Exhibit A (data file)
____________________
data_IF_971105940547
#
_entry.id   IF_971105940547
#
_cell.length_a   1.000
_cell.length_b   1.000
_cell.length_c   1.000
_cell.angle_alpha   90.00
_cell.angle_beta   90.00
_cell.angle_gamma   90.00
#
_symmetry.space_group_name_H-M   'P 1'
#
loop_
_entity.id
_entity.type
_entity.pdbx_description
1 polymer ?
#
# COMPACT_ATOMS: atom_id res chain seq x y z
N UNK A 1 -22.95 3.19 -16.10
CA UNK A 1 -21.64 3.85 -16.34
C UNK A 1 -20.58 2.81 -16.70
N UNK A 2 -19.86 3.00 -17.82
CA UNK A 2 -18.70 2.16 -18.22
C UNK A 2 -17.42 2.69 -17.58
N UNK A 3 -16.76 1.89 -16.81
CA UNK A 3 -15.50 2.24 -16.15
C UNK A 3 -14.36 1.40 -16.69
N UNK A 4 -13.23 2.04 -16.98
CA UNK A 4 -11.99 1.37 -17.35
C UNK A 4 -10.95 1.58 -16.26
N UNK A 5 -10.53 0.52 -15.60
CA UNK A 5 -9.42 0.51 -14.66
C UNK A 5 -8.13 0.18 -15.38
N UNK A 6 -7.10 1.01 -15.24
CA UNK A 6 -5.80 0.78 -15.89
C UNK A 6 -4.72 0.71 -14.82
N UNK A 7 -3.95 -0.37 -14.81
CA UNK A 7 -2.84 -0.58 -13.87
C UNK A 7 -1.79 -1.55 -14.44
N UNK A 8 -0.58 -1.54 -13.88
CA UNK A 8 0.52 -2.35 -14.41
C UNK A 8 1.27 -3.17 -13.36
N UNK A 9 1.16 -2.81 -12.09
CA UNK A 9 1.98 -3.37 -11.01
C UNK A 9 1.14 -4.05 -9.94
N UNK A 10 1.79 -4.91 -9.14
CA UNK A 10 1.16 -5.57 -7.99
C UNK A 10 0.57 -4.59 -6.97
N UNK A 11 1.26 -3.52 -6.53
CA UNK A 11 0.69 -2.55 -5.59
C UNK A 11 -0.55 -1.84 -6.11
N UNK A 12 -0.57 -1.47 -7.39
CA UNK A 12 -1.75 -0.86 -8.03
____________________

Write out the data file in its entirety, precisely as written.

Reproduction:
data_IF_971105940547
#
_entry.id   IF_971105940547
#
_cell.length_a   1.000
_cell.length_b   1.000
_cell.length_c   1.000
_cell.angle_alpha   90.00
_cell.angle_beta   90.00
_cell.angle_gamma   90.00
#
_symmetry.space_group_name_H-M   'P 1'
#
loop_
_entity.id
_entity.type
_entity.pdbx_description
1 polymer ?
#
# COMPACT_ATOMS: atom_id res chain seq x y z
N UNK A 1 -22.95 3.19 -16.10
CA UNK A 1 -21.64 3.85 -16.34
C UNK A 1 -20.58 2.81 -16.70
N UNK A 2 -19.86 3.00 -17.82
CA UNK A 2 -18.70 2.16 -18.22
C UNK A 2 -17.42 2.69 -17.58
N UNK A 3 -16.76 1.89 -16.81
CA UNK A 3 -15.50 2.24 -16.15
C UNK A 3 -14.36 1.40 -16.69
N UNK A 4 -13.23 2.04 -16.98
CA UNK A 4 -11.99 1.37 -17.35
C UNK A 4 -10.95 1.58 -16.26
N UNK A 5 -10.53 0.52 -15.60
CA UNK A 5 -9.42 0.51 -14.66
C UNK A 5 -8.13 0.18 -15.38
N UNK A 6 -7.10 1.01 -15.24
CA UNK A 6 -5.80 0.78 -15.89
C UNK A 6 -4.72 0.71 -14.82
N UNK A 7 -3.95 -0.37 -14.81
CA UNK A 7 -2.84 -0.58 -13.87
C UNK A 7 -1.79 -1.55 -14.44
N UNK A 8 -0.58 -1.54 -13.88
CA UNK A 8 0.52 -2.35 -14.41
C UNK A 8 1.27 -3.17 -13.36
N UNK A 9 1.16 -2.81 -12.09
CA UNK A 9 1.98 -3.37 -11.01
C UNK A 9 1.14 -4.05 -9.94
N UNK A 10 1.79 -4.91 -9.14
CA UNK A 10 1.16 -5.57 -7.99
C UNK A 10 0.57 -4.59 -6.97
N UNK A 11 1.26 -3.52 -6.53
CA UNK A 11 0.69 -2.55 -5.59
C UNK A 11 -0.55 -1.84 -6.11
N UNK A 12 -0.57 -1.47 -7.39
CA UNK A 12 -1.75 -0.86 -8.03